Similarly, delaying a response could suggest that you do not value the input of the individual or consider them or their issue to be important and bring about the same result. Finally, we need to consider the cultural differences of those with whom we interact. Different cultures may also have different standards in terms of behaviour, dress, communication and contact. Actions could be misinterpreted and cause offence leading to the breakdown of a relationship. If you are meeting with someone from a different culture it may be worth doing some research and asking their preferred form of contact etc.
to show that you value their beliefs. However, whilst it may be detrimental not to account for cultural differences you could see the same consequences if you assume differences because of background or race when actually there are none. What skills do you need to communicate with children and young people 2. 1 Communication is still a relatively new thing for children and young people and they may not be used to asking questions and holding conversations. One skill required to communicate effectively is giving children and young people opportunities to speak.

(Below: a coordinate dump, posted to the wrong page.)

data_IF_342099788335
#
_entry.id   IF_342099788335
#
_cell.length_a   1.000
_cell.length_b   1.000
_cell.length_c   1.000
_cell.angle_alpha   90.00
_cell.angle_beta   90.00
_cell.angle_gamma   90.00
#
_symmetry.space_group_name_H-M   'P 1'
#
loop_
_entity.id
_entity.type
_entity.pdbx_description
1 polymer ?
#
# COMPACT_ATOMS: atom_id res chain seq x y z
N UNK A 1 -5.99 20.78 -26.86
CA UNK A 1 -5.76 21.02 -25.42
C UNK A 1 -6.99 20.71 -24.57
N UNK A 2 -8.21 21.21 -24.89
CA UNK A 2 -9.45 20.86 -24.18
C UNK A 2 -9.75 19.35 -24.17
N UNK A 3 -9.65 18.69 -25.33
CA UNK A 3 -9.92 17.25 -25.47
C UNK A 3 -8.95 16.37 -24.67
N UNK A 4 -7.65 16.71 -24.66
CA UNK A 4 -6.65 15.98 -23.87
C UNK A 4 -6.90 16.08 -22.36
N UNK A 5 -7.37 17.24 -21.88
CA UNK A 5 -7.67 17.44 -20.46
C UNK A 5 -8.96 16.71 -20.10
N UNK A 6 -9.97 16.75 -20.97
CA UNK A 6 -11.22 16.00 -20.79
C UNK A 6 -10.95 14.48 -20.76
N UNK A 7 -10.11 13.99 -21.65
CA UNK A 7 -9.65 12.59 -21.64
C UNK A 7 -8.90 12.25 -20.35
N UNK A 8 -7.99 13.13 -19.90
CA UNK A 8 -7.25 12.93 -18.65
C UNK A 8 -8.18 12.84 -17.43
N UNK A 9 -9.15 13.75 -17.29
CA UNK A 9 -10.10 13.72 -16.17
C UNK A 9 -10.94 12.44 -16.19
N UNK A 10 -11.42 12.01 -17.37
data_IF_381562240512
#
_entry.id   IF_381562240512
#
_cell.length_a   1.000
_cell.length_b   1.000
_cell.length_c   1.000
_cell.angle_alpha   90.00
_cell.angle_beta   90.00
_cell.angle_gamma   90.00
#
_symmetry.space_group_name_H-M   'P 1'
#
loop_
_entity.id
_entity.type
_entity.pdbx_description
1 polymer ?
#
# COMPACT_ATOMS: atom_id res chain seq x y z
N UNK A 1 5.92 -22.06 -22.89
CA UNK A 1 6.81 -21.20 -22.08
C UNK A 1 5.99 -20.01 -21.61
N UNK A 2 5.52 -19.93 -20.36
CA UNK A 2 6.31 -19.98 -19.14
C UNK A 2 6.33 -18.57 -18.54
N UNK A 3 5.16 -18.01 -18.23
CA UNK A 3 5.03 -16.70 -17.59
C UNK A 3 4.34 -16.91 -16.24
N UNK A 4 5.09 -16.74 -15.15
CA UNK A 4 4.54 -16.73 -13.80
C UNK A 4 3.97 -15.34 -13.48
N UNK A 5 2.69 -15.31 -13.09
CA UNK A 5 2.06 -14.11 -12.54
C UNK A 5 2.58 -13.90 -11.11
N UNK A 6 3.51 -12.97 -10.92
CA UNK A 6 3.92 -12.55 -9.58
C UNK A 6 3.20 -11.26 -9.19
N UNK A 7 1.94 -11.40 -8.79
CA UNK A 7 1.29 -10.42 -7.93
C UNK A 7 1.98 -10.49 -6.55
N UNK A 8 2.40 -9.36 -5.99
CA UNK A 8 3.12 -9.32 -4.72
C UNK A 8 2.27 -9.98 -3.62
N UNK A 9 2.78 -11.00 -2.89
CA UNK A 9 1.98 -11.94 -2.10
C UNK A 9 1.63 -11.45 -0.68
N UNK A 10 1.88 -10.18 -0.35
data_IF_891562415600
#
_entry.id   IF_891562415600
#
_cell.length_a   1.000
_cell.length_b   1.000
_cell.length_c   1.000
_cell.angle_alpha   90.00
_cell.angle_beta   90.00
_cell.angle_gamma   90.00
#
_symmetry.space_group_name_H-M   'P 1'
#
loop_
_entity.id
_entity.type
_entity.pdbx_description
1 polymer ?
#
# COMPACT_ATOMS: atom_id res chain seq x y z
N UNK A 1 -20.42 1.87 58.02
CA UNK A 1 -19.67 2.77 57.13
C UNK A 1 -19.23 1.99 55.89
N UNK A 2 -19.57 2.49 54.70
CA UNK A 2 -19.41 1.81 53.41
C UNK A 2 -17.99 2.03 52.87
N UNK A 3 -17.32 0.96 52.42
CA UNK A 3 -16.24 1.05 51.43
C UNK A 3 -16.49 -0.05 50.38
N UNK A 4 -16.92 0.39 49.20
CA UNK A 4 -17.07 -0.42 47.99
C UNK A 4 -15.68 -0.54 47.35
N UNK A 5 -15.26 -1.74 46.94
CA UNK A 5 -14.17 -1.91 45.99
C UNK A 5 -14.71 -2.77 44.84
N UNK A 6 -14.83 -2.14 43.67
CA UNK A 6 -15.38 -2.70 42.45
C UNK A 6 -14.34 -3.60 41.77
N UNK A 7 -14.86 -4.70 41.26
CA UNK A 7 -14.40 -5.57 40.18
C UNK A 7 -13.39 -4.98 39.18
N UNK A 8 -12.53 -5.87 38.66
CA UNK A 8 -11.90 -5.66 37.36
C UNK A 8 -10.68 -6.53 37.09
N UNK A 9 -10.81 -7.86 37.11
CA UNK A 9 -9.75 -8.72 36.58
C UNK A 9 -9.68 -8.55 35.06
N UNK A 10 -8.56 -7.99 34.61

As adults we are inclined to think that we know what children are thinking and feeling and try to tell them this or fill the gaps in their speech. Whilst we should continue to try and communicate with children as often as possible we should ensure it is a two-way conversation and not a one-way stream of instructions. We should remain patient and allow children time to organise their thoughts and formulate their sentences. When a child is relaxed and at ease they will be more forthcoming. Children may be shy and reluctant to say more than a few words if they feel you are not interested in what they have to say.
Using positive body language we can encourage children to speak out. We should come down to the child’s level, face them and maintain eye contact. Remaining focussed on the child rather than continuing with another task will confirm your interest and appropriate facial expressions will show that you are listening and have understood what they are saying. Active listening is another key skill. Be interested and make appropriate responses whilst the child is speaking to confirm that you are really listening.